New tools such as special microscopes and the cyclotron take research to higher levels, while average citizens enjoy novel amenities such as the FM radio.


Permanent alloy magnets

The first permanent alloy magnets of aluminum, nickel and cobalt (alnico magnets) are produced.

Superconductors and insulators

British physicist Alan Wilson applies the band-gap theory of energy to account for the behavior of superconductors and insulators.

Frst cyclotron

The first cyclotron, a circular particle accelerator in which subatomic particles are accelerated by an alternating high-frequency electric field in a fixed magnetic field, is built.

First electron lens

German physicist Ernst Ruska, while still a student in Berlin, constructs the first electron lens, using an electromagnet to focus a beam of electrons just as a lens focuses a beam of light. By 1933, he uses several electron lenses in a series to make the first electron microscope with better definition than a light microscope.

Discovering the neutron

James Chadwick of England discovers the neutron, a particle with mass similar to a proton, but that does not have an electrical charge.

Discovering the positron

American physicist Carl Anderson discovers the positron, a particle with mass similar to an electron, but with a positive rather than negative charge.

Meissner effect

Walther Meissner and Robert Oschenfeld of Germany discover that as a material loses its resistance to electricity when its temperature is dropped below a certain temperature, the magnetic field inside the material is completely or partly expelled. Characteristic of all superconductors, this phenomenon came to be commonly known as the Meissner effect or the Meissner-Oschenfeld effect.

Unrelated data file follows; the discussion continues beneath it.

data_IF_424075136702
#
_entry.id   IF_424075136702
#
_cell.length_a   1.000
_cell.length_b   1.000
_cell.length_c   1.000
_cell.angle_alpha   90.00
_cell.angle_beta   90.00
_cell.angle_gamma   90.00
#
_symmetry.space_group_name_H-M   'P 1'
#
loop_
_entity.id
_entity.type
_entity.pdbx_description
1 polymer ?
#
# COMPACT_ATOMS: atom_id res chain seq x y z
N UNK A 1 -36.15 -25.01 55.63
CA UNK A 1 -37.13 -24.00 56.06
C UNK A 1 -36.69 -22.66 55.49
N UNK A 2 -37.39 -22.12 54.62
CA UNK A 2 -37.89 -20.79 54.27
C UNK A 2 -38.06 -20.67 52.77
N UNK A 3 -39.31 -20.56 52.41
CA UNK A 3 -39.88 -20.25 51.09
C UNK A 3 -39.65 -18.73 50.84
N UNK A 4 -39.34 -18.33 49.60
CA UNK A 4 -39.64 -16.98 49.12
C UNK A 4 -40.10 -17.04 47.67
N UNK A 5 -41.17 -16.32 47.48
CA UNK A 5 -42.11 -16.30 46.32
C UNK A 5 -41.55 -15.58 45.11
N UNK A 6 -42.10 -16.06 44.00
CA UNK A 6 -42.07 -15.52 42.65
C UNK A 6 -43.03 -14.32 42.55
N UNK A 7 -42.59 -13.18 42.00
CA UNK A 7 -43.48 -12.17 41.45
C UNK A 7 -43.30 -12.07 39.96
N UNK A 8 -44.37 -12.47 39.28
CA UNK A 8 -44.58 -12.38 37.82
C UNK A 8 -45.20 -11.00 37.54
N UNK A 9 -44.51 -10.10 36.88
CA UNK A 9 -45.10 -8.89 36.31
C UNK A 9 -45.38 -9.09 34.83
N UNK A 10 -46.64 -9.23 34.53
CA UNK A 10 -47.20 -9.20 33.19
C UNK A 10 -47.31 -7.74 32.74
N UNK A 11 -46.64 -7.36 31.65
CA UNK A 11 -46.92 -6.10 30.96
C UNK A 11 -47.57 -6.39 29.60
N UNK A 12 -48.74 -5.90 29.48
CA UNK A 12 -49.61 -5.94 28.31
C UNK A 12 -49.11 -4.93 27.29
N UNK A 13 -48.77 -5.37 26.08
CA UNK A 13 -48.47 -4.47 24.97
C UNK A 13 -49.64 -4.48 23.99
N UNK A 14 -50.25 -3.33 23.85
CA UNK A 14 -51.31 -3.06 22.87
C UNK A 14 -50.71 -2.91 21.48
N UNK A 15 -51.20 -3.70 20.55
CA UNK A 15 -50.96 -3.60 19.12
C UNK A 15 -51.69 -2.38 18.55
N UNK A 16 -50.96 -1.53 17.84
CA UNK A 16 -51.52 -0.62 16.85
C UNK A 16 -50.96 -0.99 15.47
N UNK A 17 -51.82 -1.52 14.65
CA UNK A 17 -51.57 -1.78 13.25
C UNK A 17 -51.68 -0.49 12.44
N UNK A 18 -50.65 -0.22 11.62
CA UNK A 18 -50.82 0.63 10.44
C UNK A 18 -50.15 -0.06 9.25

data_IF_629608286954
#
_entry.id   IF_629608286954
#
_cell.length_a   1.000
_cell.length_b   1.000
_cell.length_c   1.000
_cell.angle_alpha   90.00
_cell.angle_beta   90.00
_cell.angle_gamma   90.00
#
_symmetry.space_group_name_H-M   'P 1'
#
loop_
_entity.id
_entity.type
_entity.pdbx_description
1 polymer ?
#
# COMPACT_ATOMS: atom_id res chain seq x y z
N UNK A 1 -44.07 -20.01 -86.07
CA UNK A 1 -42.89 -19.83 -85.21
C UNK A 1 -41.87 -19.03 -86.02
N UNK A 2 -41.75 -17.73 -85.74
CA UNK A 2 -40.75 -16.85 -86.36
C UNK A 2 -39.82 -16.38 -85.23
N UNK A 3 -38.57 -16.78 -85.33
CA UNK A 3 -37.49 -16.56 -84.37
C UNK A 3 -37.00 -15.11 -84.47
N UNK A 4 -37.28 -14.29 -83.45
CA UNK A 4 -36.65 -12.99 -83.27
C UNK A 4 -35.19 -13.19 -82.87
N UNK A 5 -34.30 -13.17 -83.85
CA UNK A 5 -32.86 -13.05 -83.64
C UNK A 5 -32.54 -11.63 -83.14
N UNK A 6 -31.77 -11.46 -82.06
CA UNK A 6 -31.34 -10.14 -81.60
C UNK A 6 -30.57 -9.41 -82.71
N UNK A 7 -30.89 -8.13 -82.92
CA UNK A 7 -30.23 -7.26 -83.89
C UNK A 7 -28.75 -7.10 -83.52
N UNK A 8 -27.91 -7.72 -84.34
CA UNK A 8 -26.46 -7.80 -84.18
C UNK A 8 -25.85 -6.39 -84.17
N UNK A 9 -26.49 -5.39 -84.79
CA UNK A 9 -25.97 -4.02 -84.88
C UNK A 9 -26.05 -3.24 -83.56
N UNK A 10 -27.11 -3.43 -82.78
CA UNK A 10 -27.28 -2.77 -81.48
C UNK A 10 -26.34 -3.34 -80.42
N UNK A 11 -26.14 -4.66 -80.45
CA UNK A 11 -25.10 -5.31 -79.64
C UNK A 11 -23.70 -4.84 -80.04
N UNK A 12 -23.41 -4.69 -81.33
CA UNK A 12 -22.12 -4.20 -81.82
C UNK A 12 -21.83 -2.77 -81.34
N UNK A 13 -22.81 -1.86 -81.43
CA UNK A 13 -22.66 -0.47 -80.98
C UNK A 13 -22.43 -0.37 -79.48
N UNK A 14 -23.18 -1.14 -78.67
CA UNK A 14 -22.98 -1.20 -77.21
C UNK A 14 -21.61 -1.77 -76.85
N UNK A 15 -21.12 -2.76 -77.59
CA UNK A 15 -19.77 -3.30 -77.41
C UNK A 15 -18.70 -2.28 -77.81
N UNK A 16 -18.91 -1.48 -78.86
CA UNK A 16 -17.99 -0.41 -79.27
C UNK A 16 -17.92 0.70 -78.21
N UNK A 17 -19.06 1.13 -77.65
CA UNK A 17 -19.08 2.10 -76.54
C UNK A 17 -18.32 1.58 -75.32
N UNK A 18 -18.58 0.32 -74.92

Sodium vapor lamps

Sodium vapor lamps come into use to light highways.

Tape recorder

German inventor Semi Joseph Begun constructs the first magnetic tape recorder used for broadcasting.

Fluorescent lamp

The fluorescent lamp is introduced in Europe.

Coiled-coil filament

In the United States, the coiled-coil filament is invented, resulting in brighter and more energy-efficient electric light bulbs.

Audio recording

Magnetic tape for audio recording becomes available commercially in Germany following its introduction at the Berlin Radio Exhibition.


French physicist Louis Néel develops the concept of antiferromagnetism, a temperature-dependent form of magnetism in which adjacent ions arrange themselves in antiparallel formations so that nearly no overall external magnetism can be detected.

Earth & eddy currents

Walter Elsasser, a German-born American physicist, proposes that the Earth’s observable magnetic field is the result of rotation-related eddy currents in the liquid core of the planet.
More in this category: « 1910-1929 1940-1959 »